The wolf shall live with the lamb, the leopard shall lie down with the kid, the calf and the lion and the fatling together, and a little child shall lead them. The cow and the bear shall graze, their young shall lie down together; and the lion shall eat straw like the ox. The nursing child shall play over the hole of the asp and the weaned child shall put its hand on the adder’s den. They will not hurt or destroy on all my holy mountain; for the earth will be full of the knowledge of the Lord as the waters cover the sea.
One of my favorite paintings hangs at the Dallas Museum of Art — “Peaceable Kingdom” by Edward Hicks. The museum also used to have a special, life-size 3D version of the painting in their children’s section, in which the animals featured in the piece are separate pieces. You could literally enter the painting; you could walk in and around the elements of the artwork.
This used to be one of my own favorite Advent exercises — to practice walking around in God’s peaceable kingdom.
Hicks was a Quaker from Pennsylvania born in 1780. In his lifetime he painted over a hundred versions of this same scenario, which is based on Isaiah 11:1-9. Each one of his paintings is a commentary on that text; you might say that Hicks’ entire body of work was an ongoing attempt to understand Isaiah’s vision. This passage illustrates the concept of the kingdom of God, which Jesus came to inaugurate. And the heart of the kingdom is “shalom,” the Hebrew word for “peace.”
The word “shalom” doesn’t appear in this passage, but the entire text is a word-picture of what shalom looks like. Shalom doesn’t simply mean the absence of conflict. When shalom is present, there is wellbeing, health, prosperity, justice, friendship, rest, and security.
In the picture, animals which are normally considered predators are found sitting, lying, relaxing — even playing! — with animals which are normally considered their prey. A child frolics among dangerous creatures. There is no violence, no harm, no destruction.
In fact, what makes this picture so compelling is the complete and utter innocence of it all. There’s simply no fear in the picture.
It’s hard to imagine a world without fear. Our politics is driven by it; our military strategies are determined by it; our economy is motivated by it. It is almost impossible to imagine a world that is not fueled by the fear of something or someone.
Yet Isaiah is convinced that a day of no-fear is coming. The hope of shalom is centered in a coming person who will be gifted with the spirit of God and empowered to bring justice into the world.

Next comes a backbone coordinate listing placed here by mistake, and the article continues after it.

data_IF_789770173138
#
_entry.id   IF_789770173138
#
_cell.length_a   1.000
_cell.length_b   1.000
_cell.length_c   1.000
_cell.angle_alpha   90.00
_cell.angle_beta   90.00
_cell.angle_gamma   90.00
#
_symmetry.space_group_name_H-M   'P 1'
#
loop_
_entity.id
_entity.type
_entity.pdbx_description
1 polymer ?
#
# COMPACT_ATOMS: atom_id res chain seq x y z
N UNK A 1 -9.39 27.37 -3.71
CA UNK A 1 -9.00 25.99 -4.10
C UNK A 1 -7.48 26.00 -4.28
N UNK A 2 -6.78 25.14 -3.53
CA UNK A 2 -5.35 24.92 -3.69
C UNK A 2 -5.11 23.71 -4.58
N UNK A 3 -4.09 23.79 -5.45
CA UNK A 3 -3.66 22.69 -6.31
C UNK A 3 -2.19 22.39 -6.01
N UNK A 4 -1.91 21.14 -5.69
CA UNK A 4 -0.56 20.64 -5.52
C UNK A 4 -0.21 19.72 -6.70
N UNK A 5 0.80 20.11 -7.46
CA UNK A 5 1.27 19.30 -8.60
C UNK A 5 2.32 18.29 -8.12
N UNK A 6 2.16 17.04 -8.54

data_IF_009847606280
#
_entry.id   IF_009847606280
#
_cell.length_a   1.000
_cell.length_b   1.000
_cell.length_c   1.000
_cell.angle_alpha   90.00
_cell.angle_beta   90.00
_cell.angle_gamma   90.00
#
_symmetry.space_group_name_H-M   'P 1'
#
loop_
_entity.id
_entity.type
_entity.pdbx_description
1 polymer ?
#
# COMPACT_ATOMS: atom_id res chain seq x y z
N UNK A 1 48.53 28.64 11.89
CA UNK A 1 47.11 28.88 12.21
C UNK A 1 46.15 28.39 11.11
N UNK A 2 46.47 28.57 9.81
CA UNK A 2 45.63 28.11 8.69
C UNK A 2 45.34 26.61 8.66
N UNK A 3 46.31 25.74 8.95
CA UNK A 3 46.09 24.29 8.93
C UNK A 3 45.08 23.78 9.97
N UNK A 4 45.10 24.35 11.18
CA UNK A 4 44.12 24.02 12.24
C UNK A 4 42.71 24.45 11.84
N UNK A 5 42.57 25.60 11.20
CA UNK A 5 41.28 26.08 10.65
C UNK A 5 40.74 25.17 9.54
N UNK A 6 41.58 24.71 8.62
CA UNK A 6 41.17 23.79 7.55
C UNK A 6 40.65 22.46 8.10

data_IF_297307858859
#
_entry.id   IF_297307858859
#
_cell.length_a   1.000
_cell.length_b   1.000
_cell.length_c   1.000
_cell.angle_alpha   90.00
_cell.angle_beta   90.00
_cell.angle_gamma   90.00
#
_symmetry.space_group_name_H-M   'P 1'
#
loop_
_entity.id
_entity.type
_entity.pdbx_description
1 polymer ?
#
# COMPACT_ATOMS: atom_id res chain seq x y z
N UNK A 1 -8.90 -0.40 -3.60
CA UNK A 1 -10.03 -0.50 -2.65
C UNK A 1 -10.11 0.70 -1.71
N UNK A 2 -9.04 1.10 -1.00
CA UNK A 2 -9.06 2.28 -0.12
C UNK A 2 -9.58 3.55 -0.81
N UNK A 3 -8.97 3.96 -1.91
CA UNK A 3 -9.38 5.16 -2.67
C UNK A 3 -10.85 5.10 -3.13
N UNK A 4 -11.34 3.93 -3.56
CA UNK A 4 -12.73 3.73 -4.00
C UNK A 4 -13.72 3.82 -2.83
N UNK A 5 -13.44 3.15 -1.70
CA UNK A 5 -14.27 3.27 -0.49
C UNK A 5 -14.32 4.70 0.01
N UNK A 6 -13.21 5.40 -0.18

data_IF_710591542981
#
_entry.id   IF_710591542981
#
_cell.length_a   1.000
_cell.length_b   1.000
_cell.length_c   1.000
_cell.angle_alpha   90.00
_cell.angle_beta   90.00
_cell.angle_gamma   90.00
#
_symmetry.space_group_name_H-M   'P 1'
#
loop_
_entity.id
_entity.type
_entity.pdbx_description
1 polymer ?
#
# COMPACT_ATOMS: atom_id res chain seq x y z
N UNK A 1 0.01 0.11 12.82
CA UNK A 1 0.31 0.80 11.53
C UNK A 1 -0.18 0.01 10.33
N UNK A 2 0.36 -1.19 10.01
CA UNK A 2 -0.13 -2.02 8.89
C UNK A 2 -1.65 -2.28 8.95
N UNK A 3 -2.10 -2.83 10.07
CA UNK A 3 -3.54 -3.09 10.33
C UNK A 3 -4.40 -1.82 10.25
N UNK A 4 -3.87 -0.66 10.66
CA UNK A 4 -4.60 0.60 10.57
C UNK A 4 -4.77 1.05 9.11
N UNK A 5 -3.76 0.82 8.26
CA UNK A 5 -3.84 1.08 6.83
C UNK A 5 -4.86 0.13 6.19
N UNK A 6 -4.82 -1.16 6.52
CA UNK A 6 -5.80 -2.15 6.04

Our entire Advent hope is crystallized in these verses. This is the hope that cries out for realization every Christmas. It is the hope that tears at our heart and begs for fulfillment. We crave shalom.
And Hicks is convinced that that day had come, that shalom was already present in the world through Jesus Christ. He believed, in other words, that peace was possible — even between nations. He even included it in his painting.
On the left side of the picture, near the tree, is a picture of William Penn, the Quaker founder of Pennsylvania, making a peace treaty with native Americans. This scene happened a century before Hicks, but Hicks believed that Penn’s respectful treatment of American Indians was a concrete example of shalom between nations. The treaty which Penn made with Delaware tribes in 1701 was a peaceful agreement, a treaty that Penn never broke. His policies helped make Pennsylvania the last, safe asylum for native Americans.
Shalom is possible even now. Why not practice walking around in it a little?
Links of the day: Despite Hicks’ depiction of Penn’s peace treaty, the natives of North America have experienced very little shalom over the last four hundred years. Their culture is constantly ridiculed, their wellbeing is threatened, and they know little peace. Read the United Nations’ Declaration of the Rights of Indigenous Peoples and question whether this vision of shalom has been realized in America yet.
Prayer: God of shalom, we confess that we don’t see peace in our world, particularly between nations. Put our own hearts right, that we might be icons of peace for the rest of the world. Amen.